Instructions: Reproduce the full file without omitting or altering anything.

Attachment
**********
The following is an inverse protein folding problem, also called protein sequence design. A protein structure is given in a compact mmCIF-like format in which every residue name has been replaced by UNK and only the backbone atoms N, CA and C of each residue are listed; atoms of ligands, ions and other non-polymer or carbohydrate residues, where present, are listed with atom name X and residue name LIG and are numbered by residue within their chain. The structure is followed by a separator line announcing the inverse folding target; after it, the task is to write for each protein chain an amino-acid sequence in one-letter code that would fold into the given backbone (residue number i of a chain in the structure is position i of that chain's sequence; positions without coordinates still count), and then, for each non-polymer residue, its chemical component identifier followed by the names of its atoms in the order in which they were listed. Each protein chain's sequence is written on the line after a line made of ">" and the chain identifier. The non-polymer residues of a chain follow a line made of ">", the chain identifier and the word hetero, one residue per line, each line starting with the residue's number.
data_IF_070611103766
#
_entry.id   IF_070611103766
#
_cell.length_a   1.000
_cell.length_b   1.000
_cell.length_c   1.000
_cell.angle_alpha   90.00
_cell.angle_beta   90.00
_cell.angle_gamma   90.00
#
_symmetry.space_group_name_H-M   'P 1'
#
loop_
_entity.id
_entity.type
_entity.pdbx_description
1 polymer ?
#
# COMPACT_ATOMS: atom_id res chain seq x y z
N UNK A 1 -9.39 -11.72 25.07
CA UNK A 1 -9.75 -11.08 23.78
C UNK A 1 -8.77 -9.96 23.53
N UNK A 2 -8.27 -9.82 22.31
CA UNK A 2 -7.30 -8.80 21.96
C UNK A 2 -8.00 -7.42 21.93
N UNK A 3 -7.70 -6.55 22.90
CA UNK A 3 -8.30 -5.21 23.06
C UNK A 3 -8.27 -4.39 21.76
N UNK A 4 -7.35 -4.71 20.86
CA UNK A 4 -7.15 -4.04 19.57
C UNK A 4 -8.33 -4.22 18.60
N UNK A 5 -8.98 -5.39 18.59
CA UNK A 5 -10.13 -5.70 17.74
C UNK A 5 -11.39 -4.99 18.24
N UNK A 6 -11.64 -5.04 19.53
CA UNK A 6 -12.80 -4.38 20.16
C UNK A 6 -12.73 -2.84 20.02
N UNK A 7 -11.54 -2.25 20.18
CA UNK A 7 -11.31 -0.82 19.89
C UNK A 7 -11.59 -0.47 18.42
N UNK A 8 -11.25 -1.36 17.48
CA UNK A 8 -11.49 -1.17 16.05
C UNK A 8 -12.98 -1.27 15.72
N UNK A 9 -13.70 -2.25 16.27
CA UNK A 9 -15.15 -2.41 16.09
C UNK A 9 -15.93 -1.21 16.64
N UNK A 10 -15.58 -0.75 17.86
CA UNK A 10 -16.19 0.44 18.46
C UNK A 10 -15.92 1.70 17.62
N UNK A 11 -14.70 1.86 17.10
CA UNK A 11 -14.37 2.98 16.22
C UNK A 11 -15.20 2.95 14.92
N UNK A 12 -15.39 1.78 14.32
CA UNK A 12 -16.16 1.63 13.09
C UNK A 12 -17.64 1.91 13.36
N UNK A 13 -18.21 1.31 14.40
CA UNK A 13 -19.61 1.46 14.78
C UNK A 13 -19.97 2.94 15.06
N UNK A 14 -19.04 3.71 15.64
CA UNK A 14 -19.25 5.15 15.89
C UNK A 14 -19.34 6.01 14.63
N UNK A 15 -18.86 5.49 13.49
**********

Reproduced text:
The following is an inverse protein folding problem, also called protein sequence design. A protein structure is given in a compact mmCIF-like format in which every residue name has been replaced by UNK and only the backbone atoms N, CA and C of each residue are listed; atoms of ligands, ions and other non-polymer or carbohydrate residues, where present, are listed with atom name X and residue name LIG and are numbered by residue within their chain. The structure is followed by a separator line announcing the inverse folding target; after it, the task is to write for each protein chain an amino-acid sequence in one-letter code that would fold into the given backbone (residue number i of a chain in the structure is position i of that chain's sequence; positions without coordinates still count), and then, for each non-polymer residue, its chemical component identifier followed by the names of its atoms in the order in which they were listed. Each protein chain's sequence is written on the line after a line made of ">" and the chain identifier. The non-polymer residues of a chain follow a line made of ">", the chain identifier and the word hetero, one residue per line, each line starting with the residue's number.
data_IF_070611103766
#
_entry.id   IF_070611103766
#
_cell.length_a   1.000
_cell.length_b   1.000
_cell.length_c   1.000
_cell.angle_alpha   90.00
_cell.angle_beta   90.00
_cell.angle_gamma   90.00
#
_symmetry.space_group_name_H-M   'P 1'
#
loop_
_entity.id
_entity.type
_entity.pdbx_description
1 polymer ?
#
# COMPACT_ATOMS: atom_id res chain seq x y z
N UNK A 1 -9.39 -11.72 25.07
CA UNK A 1 -9.75 -11.08 23.78
C UNK A 1 -8.77 -9.96 23.53
N UNK A 2 -8.27 -9.82 22.31
CA UNK A 2 -7.30 -8.80 21.96
C UNK A 2 -8.00 -7.42 21.93
N UNK A 3 -7.70 -6.55 22.90
CA UNK A 3 -8.30 -5.21 23.06
C UNK A 3 -8.27 -4.39 21.76
N UNK A 4 -7.35 -4.71 20.86
CA UNK A 4 -7.15 -4.04 19.57
C UNK A 4 -8.33 -4.22 18.60
N UNK A 5 -8.98 -5.39 18.59
CA UNK A 5 -10.13 -5.70 17.74
C UNK A 5 -11.39 -4.99 18.24
N UNK A 6 -11.64 -5.04 19.53
CA UNK A 6 -12.80 -4.38 20.16
C UNK A 6 -12.73 -2.84 20.02
N UNK A 7 -11.54 -2.25 20.18
CA UNK A 7 -11.31 -0.82 19.89
C UNK A 7 -11.59 -0.47 18.42
N UNK A 8 -11.25 -1.36 17.48
CA UNK A 8 -11.49 -1.17 16.05
C UNK A 8 -12.98 -1.27 15.72
N UNK A 9 -13.70 -2.25 16.27
CA UNK A 9 -15.15 -2.41 16.09
C UNK A 9 -15.93 -1.21 16.64
N UNK A 10 -15.58 -0.75 17.86
CA UNK A 10 -16.19 0.44 18.46
C UNK A 10 -15.92 1.70 17.62
N UNK A 11 -14.70 1.86 17.10
CA UNK A 11 -14.37 2.98 16.22
C UNK A 11 -15.20 2.95 14.92
N UNK A 12 -15.39 1.78 14.32
CA UNK A 12 -16.16 1.63 13.09
C UNK A 12 -17.64 1.91 13.36
N UNK A 13 -18.21 1.31 14.40
CA UNK A 13 -19.61 1.46 14.78
C UNK A 13 -19.97 2.94 15.06
N UNK A 14 -19.04 3.71 15.64
CA UNK A 14 -19.25 5.15 15.89
C UNK A 14 -19.34 6.01 14.63
N UNK A 15 -18.86 5.49 13.49